Many of my girlfriends felt the same way I did, but back then, we didn’t know how to talk about it, let alone how to deal with such a quagmire of ick.  If I knew then, what I know now, maybe I wouldn’t have lived so long with despair and the idea that I wasn’t smart enough, or good enough.

In case no one has told you lately, my dear Sunny Girl, YOU are good enough just the way you are.  You are a miracle.  After all, you are the only YOU there is.  You are a precious being with untold gifts waiting to be unwrapped by you, for you.

But how do you move from feeling so sad and confused and angry to finding joy in the everyday?  You become a gardener, the kind that tends to your heart and mind and body and soul.

Try these 4 steps to become the cultivator of good enough-ness and joy in your life.

Step 1:  Make a Decision

Step 2:  Create Some Space to Grow

Step 3:  Plant the seeds of Gratitude and Joy

Step 4:  Tend with Great Care

Step 1:  Make a Decision:

Every day, people are telling you what to do.  Your parents, your teachers, even your friends have an opinion on who you should be, how you should act, feel, dress….  But what if YOU decided you want things to be different?  That YOU are tired of being sad, or angry, or quiet.  The first step is acknowledging you want things to be different and then making room in your mind and heart and body and soul for things to be different.

Step 2:  Create Some Space to Grow

To plant a garden, you need a sacred space.  That sacred space is YOU, my dear Sunny Girl.  But if you are full of anger, and sorrow, and shame, or blame, or the dis-ease of not good enough-ness, some serious weeding is in order.  It’s hard to bloom, when you’re suffocating from weeds of negativity.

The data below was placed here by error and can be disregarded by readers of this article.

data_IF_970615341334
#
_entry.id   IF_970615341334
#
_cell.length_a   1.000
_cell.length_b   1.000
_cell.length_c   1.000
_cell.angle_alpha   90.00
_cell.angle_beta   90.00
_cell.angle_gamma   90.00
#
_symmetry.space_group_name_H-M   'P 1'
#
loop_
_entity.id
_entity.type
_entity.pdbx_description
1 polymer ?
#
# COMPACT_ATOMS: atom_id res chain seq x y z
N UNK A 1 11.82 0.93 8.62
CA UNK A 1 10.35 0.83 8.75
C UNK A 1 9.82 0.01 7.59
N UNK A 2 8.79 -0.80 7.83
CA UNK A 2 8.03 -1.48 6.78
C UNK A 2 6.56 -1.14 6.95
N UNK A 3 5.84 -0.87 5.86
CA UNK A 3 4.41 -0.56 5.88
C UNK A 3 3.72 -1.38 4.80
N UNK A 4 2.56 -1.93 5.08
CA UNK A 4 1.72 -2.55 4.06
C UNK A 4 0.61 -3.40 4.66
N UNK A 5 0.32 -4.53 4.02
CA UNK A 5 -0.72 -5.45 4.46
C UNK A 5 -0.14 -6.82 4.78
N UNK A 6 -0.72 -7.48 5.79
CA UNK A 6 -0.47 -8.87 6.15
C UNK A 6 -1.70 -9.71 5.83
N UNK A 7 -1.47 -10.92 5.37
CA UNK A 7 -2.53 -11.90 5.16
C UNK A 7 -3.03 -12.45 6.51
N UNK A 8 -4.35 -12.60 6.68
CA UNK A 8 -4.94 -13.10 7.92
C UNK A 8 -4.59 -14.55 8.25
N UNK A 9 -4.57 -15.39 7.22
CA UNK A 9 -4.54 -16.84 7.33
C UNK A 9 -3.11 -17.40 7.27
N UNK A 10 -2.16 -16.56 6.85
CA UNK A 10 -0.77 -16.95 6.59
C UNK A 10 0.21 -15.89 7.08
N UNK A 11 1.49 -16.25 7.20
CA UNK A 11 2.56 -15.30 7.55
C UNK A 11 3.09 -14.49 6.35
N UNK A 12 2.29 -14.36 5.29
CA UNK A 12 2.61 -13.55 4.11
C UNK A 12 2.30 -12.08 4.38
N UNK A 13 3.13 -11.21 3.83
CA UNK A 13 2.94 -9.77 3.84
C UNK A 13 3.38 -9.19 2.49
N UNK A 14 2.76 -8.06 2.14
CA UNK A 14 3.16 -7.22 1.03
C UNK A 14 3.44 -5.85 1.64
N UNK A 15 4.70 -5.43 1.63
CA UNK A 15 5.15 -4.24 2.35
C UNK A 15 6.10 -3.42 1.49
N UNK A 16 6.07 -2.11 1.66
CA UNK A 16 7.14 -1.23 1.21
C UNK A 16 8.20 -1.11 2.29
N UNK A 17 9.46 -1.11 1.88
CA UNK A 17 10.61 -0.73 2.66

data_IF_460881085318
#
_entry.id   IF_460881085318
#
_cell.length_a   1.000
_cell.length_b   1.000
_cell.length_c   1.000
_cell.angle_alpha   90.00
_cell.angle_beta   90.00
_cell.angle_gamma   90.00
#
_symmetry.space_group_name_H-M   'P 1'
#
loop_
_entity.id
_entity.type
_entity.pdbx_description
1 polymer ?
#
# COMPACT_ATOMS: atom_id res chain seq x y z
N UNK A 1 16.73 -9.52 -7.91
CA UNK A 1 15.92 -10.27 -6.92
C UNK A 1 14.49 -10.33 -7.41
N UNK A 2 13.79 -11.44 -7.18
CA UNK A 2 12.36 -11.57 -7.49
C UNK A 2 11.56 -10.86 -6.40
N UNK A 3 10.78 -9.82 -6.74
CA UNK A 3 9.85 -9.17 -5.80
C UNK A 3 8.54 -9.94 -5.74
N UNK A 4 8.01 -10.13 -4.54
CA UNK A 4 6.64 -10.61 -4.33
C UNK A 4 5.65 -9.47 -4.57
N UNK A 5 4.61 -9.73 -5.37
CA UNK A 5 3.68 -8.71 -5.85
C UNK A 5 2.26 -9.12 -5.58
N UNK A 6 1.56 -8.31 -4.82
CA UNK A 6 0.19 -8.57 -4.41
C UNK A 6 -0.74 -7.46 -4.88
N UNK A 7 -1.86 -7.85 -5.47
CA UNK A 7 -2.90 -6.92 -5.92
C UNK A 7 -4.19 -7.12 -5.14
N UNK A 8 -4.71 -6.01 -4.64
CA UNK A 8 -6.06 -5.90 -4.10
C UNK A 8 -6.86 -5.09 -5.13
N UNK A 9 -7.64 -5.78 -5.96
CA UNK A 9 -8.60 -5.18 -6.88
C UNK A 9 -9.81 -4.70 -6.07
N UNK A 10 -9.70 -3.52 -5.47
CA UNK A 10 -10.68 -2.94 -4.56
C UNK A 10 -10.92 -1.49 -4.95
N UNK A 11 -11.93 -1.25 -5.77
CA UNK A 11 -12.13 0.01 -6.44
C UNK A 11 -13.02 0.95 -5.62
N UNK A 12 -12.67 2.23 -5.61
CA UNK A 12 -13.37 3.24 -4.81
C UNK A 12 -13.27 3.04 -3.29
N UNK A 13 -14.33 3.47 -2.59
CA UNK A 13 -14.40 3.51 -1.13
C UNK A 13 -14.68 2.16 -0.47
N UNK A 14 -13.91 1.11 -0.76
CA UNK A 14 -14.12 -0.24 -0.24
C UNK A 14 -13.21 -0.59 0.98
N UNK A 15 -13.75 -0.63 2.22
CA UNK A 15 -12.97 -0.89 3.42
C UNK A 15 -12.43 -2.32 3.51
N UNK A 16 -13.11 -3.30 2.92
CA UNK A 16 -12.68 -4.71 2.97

The best way I know to weed out negativity is to write it out.  Grab some paper and a pen, and write for 3 whole pages without stopping.  This is not a grammar or spelling test.  There is no censor here.  Think of this as yanking free the weeds of ick and letting them land on the page.  Write whatever comes up and spills out.  By putting your feelings on the page, you’re preparing the soil for a new crop of seeds ~ of ideas and feelings ~ to prosper and grow.

Step 3:  Plant seeds of Gratitude and Joy

What are the seeds you want to plant in your newly tilled soil?  This is your garden.  Perhaps you want to nurture more forgiveness in your life, or the willingness to try new things.  Maybe laughter is what you want to see bloom, or the knowledge that you are good enough, smart enough, strong enough….  There is no limit to what you can grow in the garden of your mind and heart and body and soul.

Planting seeds of gratitude and joy are game changers.  Nothing has shifted my attitude from feeling not good enough to loving who I am faster or with more grace.  Start by keeping a Gratitude Journal.  A simple list at the end of the day about what you are thankful for shifts your focus from lack to abundance.  And suddenly your whole world is about what is working, instead of what isn’t.  Know that some days will be full of sunshine and your gratitude list will pour out of you.  Other days will be stormy and grey, and all you might be able to come up with is being grateful the day is finally over.